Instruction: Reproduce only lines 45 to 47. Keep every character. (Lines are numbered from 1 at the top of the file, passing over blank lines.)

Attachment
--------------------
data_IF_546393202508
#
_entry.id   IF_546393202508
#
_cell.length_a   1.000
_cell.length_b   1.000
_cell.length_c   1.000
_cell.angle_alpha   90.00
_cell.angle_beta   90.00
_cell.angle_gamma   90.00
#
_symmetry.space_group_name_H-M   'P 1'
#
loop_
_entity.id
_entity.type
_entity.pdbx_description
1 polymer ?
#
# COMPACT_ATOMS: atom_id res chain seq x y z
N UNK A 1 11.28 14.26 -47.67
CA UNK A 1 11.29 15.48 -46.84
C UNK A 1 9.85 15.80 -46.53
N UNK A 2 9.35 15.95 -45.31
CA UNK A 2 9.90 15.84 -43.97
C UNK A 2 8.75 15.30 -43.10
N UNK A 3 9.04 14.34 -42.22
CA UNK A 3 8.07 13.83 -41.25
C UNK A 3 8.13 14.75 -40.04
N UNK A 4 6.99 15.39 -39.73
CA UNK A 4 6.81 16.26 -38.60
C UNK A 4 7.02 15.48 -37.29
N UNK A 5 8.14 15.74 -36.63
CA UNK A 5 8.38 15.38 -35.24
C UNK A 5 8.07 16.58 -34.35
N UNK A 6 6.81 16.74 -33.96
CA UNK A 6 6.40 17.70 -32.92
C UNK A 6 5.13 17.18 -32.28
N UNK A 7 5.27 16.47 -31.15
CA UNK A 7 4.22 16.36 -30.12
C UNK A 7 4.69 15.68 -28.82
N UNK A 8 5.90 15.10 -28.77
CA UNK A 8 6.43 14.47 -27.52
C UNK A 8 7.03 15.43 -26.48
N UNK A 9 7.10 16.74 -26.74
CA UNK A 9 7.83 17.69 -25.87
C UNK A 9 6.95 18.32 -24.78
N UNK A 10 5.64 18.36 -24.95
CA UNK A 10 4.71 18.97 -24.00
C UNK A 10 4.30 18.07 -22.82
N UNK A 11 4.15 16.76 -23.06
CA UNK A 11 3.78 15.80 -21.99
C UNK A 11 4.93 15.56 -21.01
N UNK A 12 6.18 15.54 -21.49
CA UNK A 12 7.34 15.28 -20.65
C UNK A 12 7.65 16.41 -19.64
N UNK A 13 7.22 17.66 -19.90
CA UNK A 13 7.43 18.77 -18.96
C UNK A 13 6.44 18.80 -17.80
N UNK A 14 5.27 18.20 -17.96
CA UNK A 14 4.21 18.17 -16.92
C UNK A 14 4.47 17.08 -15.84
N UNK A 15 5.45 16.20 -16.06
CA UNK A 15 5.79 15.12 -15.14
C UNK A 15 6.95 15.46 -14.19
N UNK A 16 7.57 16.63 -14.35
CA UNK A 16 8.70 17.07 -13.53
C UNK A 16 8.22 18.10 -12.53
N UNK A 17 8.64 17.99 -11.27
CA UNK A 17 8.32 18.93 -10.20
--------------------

N UNK A 9 7.10 16.74 -26.74
CA UNK A 9 7.83 17.69 -25.87
C UNK A 9 6.95 18.32 -24.78